College of Agriculture & Natural Resources
Environmental Science & Technology

Standout Student: “You can never do too much."

By joining and creating clubs, senior ENST major discovers his passion and career path.
Andrew Bresee, a fifth year Environmental Science and Technology major.
Image Credit: 
Kirsten Petersen

“This is your world. Shape it or someone else will.”

Senior Andrew Bresee says this quote by writer Gary Lew inspires his goal to become an ecological engineer as well as his effort to make the most of his time at the University of Maryland as an Environmental Science and Technology student.

“I really want to actively make a difference in the world, rather than just see something happen,” Bresee said.

“If I see an opportunity that’s interesting, I’ll go for it,” he added.

Bresee isn’t one to shy away from opportunities. Since he joined the Phi Sigma Pi academic fraternity in spring 2010, the fifth year student has spearheaded efforts to reduce food waste, connected students with ecosystem projects and shared his experiences with underclassmen and prospective students.

“It’s helped me branch out. It made me realize it’s not hard to get involved in organizations on campus,” Bresee said of his fraternity.

In fall 2011 Bresee teamed up with public policy graduate student Ben Simon to create and build the Food Recovery Network, a non-profit that eliminates food waste by redirecting dining hall leftovers to local shelters and food banks.

“People waste so much food without even thinking about it,” Bresee said. “However, it only takes a little bit of a push, or even just a little bit of information, to get people to change their habits and waste less food.”

That same semester, Bresee was taking ENSP101 and visited the WaterShed house, the university’s entry in the Solar Decathlon. He said he did not consider himself an environmentalist until he recognized his curiosity about the environment, enthusiasm for WaterShed and his commitment to reducing waste with the Food Recovery Network.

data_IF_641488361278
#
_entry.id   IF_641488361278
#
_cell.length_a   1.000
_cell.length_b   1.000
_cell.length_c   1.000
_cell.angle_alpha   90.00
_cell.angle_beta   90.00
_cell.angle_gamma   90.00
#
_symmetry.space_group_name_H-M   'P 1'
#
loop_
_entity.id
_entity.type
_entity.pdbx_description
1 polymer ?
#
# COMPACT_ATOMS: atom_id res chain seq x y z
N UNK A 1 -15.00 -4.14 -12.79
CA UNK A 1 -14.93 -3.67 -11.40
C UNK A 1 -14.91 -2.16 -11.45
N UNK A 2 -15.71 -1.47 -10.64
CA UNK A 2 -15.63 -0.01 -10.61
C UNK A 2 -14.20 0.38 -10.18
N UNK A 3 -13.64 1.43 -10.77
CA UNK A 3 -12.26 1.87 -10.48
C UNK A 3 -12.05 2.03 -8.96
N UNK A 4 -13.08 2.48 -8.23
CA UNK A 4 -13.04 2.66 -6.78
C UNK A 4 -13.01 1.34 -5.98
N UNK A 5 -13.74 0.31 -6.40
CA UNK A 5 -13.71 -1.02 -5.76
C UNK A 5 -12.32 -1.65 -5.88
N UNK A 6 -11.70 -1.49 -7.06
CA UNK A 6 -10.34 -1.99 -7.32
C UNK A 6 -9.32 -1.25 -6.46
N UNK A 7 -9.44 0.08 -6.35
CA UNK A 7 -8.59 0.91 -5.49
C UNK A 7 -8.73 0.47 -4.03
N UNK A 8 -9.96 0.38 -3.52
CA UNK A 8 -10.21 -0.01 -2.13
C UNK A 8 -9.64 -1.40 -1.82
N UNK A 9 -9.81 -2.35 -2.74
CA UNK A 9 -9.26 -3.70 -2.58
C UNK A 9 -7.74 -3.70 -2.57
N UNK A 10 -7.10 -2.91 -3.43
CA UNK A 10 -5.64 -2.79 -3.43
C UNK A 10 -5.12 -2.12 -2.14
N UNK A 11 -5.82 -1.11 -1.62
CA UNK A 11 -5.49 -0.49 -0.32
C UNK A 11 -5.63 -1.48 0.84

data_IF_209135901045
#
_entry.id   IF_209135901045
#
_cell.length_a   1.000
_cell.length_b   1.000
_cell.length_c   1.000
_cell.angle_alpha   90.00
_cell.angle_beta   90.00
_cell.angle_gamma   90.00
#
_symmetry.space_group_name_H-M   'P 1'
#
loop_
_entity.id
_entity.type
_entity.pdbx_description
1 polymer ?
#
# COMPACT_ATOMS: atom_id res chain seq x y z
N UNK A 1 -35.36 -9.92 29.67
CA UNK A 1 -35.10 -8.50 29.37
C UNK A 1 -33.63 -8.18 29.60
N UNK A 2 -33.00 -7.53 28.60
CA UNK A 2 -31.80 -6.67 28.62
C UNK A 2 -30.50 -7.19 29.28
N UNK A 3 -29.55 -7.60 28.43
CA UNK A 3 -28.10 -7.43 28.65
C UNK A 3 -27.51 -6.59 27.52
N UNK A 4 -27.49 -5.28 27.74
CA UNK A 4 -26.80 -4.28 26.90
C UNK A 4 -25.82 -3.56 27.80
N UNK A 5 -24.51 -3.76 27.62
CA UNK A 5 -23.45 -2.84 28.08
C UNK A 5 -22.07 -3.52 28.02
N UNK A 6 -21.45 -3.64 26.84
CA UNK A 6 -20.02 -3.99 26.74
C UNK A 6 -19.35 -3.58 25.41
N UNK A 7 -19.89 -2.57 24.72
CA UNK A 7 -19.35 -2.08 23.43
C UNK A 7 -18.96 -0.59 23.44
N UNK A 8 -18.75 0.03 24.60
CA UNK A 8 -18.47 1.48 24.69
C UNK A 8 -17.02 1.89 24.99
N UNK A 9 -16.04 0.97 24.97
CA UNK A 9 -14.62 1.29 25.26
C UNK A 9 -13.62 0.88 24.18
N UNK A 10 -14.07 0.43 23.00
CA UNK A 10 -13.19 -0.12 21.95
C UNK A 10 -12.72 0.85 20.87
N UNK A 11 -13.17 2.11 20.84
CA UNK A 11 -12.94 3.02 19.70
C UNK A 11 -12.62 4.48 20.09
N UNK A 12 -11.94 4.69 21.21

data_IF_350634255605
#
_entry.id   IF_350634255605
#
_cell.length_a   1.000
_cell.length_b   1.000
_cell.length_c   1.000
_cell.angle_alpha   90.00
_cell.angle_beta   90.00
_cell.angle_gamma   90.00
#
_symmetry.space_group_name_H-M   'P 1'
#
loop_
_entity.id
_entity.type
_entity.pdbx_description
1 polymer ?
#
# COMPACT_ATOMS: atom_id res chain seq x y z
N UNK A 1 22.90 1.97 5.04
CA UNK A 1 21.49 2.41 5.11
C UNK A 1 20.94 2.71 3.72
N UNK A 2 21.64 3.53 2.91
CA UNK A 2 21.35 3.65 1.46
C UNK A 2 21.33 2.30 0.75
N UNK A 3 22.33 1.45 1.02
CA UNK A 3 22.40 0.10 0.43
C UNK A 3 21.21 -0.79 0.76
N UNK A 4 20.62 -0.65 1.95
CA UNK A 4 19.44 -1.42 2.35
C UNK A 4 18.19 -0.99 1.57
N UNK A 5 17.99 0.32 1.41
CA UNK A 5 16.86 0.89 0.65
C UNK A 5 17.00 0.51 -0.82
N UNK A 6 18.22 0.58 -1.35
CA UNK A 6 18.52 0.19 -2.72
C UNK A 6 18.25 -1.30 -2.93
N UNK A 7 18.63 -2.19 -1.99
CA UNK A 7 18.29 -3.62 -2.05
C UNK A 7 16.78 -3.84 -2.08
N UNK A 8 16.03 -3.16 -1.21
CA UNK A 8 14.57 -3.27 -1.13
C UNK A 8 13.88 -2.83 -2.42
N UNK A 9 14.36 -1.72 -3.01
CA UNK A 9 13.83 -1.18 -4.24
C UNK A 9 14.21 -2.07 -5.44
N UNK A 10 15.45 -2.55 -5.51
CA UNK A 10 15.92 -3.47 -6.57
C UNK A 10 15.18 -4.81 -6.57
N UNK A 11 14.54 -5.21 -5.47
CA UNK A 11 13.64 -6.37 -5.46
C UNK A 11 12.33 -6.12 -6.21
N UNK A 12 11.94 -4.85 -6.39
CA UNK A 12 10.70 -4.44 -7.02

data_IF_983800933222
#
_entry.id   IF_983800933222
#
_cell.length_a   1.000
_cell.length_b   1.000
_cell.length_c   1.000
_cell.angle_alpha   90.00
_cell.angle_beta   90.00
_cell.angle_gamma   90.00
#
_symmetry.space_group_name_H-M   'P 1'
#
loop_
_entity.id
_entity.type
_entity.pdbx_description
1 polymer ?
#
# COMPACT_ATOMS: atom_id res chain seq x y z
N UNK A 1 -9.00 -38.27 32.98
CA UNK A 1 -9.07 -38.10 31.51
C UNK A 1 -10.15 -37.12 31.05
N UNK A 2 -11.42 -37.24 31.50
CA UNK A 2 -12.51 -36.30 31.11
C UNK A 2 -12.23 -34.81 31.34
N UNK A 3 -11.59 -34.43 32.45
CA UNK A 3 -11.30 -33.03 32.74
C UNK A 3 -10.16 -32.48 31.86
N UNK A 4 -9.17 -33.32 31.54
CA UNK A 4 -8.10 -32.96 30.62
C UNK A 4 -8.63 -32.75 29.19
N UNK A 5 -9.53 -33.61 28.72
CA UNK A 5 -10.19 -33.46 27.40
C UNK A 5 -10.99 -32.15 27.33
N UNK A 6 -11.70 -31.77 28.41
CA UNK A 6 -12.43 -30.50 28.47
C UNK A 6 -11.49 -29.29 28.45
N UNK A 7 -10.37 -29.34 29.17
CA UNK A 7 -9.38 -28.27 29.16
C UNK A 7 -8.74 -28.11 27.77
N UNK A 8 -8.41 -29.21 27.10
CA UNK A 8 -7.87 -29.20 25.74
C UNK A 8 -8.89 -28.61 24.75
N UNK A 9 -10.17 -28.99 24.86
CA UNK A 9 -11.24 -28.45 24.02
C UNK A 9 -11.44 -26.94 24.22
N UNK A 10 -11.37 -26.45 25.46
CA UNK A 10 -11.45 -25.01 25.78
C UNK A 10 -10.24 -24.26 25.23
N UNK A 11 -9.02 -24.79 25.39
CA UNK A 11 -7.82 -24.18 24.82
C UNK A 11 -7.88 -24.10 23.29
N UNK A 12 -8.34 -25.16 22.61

“It was a really nice coincidence, because as I was learning about humans' impact on the environment in my classes, I was also learning about, and trying to do something about, humans' impact directly relating to one topic, food,” Bresee said. “All of these factors together made me realize a career in environmental science was exactly what I wanted to do.”

Last spring, Bresee co-founded a new student group, Symbiotic Aquatics, which connects students with ecosystem projects and professors and federal organizations with student volunteers, as a way to explore his own career aspirations.

“I helped start it with the thought that I wanted to deal with water in cities,” Bresee said. “I still do, but through the research of possible projects, I have come to realizing that I want to be involved in all things related to ecological engineering, and not just water.”

He also became a sustainability advisor to encourage students to pursue the sustainability minor and an Ag Ambassador to recruit prospective students to the College of Agriculture and Natural Resources.

Bresee’s involvement isn’t limited to the campus. He interned last semester with the Metropolitan Washington Council of Governments as a water resource and security intern. He conducted stream surveys, stormwater research, and security shelter research. He also supported the Council of Governments partnership with TapIt, a program that encourages business to fill a patron’s reusable bottle with tap water, no purchase necessary.

This semester he is working at Underwood and Associates, an environmental consulting firm where he is assisting with stream restoration.

Bresee started out as a cell biology major in the Freshman Connection program. Although he switched majors as soon as he arrived and considered astronomy and psychology before settling on environmental science and technology, Bresee said he has found a home in the College of Agriculture and Natural Resources.

“I really like the professors in this department. They’re really smart and really passionate,” Bresee said. “I feel much more involved. I don’t feel lectured to. I feel like I’m getting that benefit out of it.”

Choosing ecological technology design as his concentration last semester combined his passion for people, the environment and engineering.

“It has real been the highlight of my interests in college. The more classes I take and the more I investigate ecological engineering, the more it inspires me,” Bresee said.

Since coming to UMD with aspirations to become an astrobiologist, Bresee said he’s experienced a “180 degree” transformation.

“When I came to Maryland, I didn’t have a strong self identity, and now I feel more comfortable with who I am and what I want to do,” Bresee said.

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